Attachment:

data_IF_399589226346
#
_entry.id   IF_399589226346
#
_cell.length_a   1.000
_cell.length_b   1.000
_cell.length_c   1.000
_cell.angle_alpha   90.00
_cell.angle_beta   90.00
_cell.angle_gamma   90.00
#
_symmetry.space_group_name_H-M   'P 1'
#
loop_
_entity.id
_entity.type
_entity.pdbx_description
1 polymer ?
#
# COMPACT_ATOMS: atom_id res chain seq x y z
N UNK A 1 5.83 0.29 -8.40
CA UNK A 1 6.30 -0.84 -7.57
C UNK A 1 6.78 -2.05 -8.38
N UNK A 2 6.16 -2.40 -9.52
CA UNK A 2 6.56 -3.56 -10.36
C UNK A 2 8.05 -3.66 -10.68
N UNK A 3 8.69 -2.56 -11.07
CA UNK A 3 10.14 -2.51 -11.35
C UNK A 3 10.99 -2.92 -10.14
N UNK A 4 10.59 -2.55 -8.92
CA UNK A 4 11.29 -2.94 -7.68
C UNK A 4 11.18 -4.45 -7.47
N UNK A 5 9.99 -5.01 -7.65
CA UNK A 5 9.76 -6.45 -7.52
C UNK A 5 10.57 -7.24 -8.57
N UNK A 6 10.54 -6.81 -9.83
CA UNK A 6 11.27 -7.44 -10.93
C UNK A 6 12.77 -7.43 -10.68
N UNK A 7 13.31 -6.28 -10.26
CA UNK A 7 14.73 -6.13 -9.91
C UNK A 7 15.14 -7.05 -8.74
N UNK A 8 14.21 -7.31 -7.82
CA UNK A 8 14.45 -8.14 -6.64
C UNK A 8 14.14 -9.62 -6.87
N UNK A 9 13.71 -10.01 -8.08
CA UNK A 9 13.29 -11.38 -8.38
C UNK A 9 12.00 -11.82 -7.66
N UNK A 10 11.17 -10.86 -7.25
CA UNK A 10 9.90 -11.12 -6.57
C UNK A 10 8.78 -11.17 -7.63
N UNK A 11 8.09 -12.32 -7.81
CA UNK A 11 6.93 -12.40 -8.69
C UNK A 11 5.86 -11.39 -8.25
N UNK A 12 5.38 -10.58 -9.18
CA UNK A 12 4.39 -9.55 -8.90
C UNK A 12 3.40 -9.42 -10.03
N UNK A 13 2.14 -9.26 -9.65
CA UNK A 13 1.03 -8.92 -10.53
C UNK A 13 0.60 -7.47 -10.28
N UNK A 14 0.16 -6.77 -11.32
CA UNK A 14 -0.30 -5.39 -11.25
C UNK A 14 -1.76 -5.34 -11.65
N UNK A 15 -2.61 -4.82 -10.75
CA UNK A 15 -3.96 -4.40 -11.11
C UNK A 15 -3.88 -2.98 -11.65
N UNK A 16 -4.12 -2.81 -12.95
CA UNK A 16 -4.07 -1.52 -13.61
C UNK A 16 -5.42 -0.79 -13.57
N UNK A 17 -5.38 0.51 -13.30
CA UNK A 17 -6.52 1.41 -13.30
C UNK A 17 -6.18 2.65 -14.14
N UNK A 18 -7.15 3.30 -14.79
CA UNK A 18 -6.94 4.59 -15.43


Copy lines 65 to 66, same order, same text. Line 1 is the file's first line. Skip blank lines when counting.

C UNK A 15 -3.88 -2.98 -11.65
N UNK A 16 -4.12 -2.81 -12.95